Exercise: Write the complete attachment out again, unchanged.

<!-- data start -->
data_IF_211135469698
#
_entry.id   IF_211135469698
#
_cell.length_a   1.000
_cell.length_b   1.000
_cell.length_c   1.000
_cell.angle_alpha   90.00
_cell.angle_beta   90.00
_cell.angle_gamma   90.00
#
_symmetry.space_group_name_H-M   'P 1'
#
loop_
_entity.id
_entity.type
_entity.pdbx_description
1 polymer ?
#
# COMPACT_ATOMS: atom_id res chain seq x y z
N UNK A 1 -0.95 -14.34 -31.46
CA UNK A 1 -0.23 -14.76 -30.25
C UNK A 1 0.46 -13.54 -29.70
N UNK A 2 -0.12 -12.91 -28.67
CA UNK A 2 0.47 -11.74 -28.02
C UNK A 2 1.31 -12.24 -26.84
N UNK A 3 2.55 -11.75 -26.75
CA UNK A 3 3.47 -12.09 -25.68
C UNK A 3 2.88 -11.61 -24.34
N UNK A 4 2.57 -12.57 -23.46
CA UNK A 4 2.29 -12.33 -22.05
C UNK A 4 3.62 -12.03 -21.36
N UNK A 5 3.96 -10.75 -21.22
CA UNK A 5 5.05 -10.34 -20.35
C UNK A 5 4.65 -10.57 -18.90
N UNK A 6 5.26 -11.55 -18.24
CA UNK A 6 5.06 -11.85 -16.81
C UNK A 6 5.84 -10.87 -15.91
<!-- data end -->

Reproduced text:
data_IF_211135469698
#
_entry.id   IF_211135469698
#
_cell.length_a   1.000
_cell.length_b   1.000
_cell.length_c   1.000
_cell.angle_alpha   90.00
_cell.angle_beta   90.00
_cell.angle_gamma   90.00
#
_symmetry.space_group_name_H-M   'P 1'
#
loop_
_entity.id
_entity.type
_entity.pdbx_description
1 polymer ?
#
# COMPACT_ATOMS: atom_id res chain seq x y z
N UNK A 1 -0.95 -14.34 -31.46
CA UNK A 1 -0.23 -14.76 -30.25
C UNK A 1 0.46 -13.54 -29.70
N UNK A 2 -0.12 -12.91 -28.67
CA UNK A 2 0.47 -11.74 -28.02
C UNK A 2 1.31 -12.24 -26.84
N UNK A 3 2.55 -11.75 -26.75
CA UNK A 3 3.47 -12.09 -25.68
C UNK A 3 2.88 -11.61 -24.34
N UNK A 4 2.57 -12.57 -23.46
CA UNK A 4 2.29 -12.33 -22.05
C UNK A 4 3.62 -12.03 -21.36
N UNK A 5 3.96 -10.75 -21.22
CA UNK A 5 5.05 -10.34 -20.35
C UNK A 5 4.65 -10.57 -18.90
N UNK A 6 5.26 -11.55 -18.24
CA UNK A 6 5.06 -11.85 -16.81
C UNK A 6 5.84 -10.87 -15.91